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June 8, 2018


“Cook with grandma,” but do it in 27 countries in Africa.

This is what makes a 26-year old chef Dieuveil Malonga of Group Dieuveil Malonga in Germany different. He travelled across Africa to find grandmothers cooking their favorite recipes and he cooked with them to learn techniques that no Cordon Bleu or Paul Bocuse could teach, only because it’s from his native African roots. No better teachers than the grandmothers who know the native ingredients, who do not measure the spices, yet come up with the same taste and quality their children come back for. Over two years he collects recipes and ensures that these cooking traditions will forever be kept alive for generations to come.

But that is not the only trend happening in tourism. Sriram Vaidhya, AirBNB’s director for Southeast Asia on Experiences (yes, that’s their newest and fastest growing category of services) says that experience is now the best-seller  because people do not want to just do shopping or sightseeing—they want to be part of the experience. Cooking classes, staying in homes and living and eating with a family, tending a farm—these are just some of the “experiential” offers now trending in Tourism.

I was lucky to have attended the 4th UN World Tourism Organization (UNWTO) forum on Gastronomy Tourism (representing Society for Sustainable Development Inc. (SSTDI) led by Susan Santos de Cardenas who began The Coron Initiative), and even luckier that I got to attend a dinner hosted by no less than the Basque Culinary Center of Spain. After an enriching experience-sharing of successful chefs, tour leaders and travel experts including the elusive Michelin Guide, we were treated to a special evening reception of Michelin chefs from Spain’s food capital, San Sebastian (as BCC is headquartered in Donostia).

Food is the new hook, gastronomy the new experience that everyone is looking for when they travel. In the Philippines, for example, representatives from The Mountain Partnership Secretariat, a UN Food and Agriculture Organization (UNFAO) project, just recently visited the Cordillera with DOT Regional Director Venus Tan and went to meet Slow Food representatives (among a few other stakeholders) to see where local food traditions can be enjoyed by tourists while preserving heirloom recipes, ingredients, and customs.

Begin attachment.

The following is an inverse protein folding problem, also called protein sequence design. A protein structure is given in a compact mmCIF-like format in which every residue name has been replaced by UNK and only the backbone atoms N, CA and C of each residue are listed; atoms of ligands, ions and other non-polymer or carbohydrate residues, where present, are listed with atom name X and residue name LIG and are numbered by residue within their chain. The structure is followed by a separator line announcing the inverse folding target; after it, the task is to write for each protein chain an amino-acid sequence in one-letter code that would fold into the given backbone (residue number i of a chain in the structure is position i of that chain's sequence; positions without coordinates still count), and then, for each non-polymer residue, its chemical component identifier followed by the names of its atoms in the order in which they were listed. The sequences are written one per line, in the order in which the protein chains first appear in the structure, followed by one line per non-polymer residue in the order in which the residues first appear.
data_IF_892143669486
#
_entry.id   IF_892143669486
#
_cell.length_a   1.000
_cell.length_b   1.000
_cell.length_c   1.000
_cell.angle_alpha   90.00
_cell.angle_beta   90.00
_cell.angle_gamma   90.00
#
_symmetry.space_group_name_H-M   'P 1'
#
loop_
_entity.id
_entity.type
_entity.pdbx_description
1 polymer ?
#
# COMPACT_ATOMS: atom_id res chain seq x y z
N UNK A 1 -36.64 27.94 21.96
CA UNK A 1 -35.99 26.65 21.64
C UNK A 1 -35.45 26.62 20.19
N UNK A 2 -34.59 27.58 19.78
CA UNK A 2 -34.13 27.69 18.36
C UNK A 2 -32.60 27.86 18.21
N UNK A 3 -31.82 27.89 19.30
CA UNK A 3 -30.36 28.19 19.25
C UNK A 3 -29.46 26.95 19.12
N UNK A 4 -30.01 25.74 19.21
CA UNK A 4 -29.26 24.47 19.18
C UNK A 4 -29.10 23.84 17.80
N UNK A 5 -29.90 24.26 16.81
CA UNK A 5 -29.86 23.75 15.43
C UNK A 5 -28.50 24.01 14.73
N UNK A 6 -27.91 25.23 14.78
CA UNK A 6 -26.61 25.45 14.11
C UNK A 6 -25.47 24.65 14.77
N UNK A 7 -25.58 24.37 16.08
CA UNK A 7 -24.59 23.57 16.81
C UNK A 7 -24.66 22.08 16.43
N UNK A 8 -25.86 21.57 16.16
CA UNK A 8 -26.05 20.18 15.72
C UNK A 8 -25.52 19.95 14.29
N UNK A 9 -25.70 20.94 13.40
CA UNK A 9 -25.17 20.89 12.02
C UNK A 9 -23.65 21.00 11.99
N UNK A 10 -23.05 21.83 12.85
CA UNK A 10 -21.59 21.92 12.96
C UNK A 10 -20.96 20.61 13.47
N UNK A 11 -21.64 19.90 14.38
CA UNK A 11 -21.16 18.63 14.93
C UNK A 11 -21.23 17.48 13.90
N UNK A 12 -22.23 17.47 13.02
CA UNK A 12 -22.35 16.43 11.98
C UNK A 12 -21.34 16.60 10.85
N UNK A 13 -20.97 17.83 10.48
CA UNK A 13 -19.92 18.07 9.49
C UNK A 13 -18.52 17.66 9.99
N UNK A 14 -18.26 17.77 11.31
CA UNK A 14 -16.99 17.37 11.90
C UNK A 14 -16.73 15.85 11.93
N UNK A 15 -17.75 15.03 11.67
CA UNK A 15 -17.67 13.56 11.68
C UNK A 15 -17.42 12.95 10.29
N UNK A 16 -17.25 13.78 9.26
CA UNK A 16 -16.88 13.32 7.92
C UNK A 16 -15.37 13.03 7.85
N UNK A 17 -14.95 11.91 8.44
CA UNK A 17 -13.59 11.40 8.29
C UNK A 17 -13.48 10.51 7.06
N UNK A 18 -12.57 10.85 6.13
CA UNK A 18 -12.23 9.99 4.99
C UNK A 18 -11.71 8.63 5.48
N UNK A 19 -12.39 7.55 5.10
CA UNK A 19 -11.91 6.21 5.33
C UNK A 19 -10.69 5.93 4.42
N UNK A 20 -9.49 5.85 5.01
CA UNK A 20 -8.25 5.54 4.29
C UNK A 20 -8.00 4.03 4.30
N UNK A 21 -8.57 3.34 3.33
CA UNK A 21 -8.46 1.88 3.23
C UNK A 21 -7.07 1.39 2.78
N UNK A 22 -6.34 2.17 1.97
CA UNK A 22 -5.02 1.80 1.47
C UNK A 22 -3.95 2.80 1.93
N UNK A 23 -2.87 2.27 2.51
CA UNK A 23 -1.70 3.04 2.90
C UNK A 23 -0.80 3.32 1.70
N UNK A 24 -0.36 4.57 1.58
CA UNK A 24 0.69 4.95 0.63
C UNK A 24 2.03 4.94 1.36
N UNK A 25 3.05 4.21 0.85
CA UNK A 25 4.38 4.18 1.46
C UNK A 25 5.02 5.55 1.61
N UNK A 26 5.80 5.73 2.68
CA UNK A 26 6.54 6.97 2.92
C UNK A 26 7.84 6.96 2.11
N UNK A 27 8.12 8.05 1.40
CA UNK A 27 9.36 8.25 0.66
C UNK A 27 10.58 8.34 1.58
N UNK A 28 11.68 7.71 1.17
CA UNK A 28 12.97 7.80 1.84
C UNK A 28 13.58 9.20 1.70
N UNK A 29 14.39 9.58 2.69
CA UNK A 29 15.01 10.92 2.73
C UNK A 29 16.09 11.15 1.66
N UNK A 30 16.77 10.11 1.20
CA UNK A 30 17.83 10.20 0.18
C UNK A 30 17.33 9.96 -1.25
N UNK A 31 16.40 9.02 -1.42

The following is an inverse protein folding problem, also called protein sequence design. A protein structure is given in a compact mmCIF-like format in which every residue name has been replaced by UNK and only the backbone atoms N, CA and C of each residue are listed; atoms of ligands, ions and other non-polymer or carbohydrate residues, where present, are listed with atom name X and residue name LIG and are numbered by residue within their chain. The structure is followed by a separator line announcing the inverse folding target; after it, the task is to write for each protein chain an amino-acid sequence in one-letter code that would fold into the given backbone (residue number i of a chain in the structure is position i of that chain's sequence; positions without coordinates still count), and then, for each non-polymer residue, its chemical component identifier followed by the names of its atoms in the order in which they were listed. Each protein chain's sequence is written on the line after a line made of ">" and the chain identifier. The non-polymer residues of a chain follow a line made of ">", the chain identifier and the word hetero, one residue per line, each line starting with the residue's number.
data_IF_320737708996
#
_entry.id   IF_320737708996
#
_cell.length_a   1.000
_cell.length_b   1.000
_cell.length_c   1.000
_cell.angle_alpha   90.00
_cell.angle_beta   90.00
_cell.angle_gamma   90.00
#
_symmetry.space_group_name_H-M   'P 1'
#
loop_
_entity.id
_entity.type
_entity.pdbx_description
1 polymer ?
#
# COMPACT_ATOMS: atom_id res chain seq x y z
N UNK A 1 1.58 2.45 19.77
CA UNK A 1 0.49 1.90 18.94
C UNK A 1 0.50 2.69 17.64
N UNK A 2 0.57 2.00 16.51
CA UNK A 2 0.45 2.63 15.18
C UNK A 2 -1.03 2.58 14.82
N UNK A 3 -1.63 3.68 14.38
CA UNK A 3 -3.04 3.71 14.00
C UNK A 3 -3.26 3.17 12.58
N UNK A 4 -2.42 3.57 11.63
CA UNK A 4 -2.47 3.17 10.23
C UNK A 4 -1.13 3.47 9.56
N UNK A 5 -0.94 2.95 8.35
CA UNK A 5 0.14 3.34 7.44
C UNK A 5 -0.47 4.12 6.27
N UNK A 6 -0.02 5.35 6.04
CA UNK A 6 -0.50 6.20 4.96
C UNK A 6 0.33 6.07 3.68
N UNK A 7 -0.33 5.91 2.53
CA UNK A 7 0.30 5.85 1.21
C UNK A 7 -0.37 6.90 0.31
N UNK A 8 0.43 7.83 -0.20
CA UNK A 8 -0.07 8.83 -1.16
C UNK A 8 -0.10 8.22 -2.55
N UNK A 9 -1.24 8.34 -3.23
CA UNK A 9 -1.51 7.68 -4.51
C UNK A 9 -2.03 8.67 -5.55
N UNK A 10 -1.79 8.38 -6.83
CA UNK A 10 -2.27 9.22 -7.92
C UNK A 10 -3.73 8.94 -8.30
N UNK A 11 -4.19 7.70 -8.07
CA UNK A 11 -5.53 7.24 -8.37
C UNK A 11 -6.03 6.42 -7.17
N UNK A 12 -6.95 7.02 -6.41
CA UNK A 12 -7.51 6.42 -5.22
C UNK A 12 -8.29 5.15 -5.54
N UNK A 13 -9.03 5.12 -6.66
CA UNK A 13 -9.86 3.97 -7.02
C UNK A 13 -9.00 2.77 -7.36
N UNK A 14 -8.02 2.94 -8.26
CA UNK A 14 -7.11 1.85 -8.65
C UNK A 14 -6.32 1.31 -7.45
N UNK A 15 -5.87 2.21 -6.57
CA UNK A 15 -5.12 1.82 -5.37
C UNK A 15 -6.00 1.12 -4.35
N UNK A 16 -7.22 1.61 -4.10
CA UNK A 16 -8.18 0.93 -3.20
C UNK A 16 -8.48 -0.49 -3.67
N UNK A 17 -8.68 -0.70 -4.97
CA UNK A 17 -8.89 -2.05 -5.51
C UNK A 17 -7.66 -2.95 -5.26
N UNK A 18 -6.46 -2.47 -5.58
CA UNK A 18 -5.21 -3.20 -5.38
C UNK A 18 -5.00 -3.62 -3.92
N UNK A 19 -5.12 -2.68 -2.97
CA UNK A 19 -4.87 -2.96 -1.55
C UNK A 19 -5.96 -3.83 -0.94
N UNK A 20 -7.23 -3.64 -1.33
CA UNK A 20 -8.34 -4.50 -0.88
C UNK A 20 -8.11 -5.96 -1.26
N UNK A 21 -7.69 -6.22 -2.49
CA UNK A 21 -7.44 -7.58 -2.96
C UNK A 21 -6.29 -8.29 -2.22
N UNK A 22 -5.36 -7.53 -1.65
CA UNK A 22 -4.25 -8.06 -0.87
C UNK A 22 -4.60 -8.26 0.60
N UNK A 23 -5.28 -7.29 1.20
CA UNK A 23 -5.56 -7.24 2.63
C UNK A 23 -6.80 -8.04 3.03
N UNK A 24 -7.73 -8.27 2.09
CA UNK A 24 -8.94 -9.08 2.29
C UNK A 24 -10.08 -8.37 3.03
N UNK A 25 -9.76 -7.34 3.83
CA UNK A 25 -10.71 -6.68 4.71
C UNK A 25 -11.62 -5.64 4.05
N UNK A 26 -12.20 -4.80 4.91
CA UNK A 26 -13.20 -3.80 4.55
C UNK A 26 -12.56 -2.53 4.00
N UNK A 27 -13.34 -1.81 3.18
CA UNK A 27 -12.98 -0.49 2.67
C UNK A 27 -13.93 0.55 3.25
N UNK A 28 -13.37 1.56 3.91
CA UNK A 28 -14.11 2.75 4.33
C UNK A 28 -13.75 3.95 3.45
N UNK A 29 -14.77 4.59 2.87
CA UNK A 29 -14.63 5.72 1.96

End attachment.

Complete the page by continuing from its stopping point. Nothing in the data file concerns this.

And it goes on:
Think “Kini-ing” or smoked pork, “Tinawon” or once a year harvested rice and you will understand what Slow Travel is. Eating, hiking, and staying with local hosts—that’s the experience.

Heirloom Rice from Kalinga

It’s not just about buying the rice anymore and taking it home. It’s about eating it with the locals and learning to cook “dinengdeng” and “Etag” as well as singing and dancing with the community. It’s probably about also harvesting rice, picking ripe coffee fruits and the experience of how it is to live in the mountains that are rich with food and culture.

Gastronomy Tourism, Culinary Tourism, Farm Tourism—all rolled into one or any variation thereof.

This is the new entrepreneurial trend. Anyone can be a host-entrepreneur for a farm experience, a town fiesta experience, and a food experience. You need not dream of buying a hotel anymore as my parents thought when I took up Hotel and Restaurant Administration (BSHRA) at UP Diliman. My father thought he would have to buy me a hotel. But we were educated to manage hotels and restaurants, and hopefully get to travel in the process.

But now, every person has the potential to offer services, good food in their homes, share their experience, and people will pay for it. That’s the new tourism model. It’s experiential. People do not take home souvenirs or mementos that they put on top of their piano. They take home experience.

Adlai and tablea

That’s the opportunity we all have because each country has a unique offer, each province or town has its own share of recipes, and each host or community has a unique experience to offer. Think of eating tamilok in Palawan, living in an Ifugao hut and eating freshly-milled heirloom rice with Dinengdeng, snacking with fresh champorado made with Jeykot in Kalinga and brewing freshly-roasted Arabica coffee in Atok, Benguet, or drinking Gipah tea in Lussod. Many tourists also want to learn to plant rice, or feed chickens. If in the past farming can be pure drudgery and hard work, it is now a business opportunity.

Food Tourism. Gastronomy Tourism. It’s  Sustainable Tourism and which contributes, too, to Sustainable Gastronomy.

What food experience can you share from your community?


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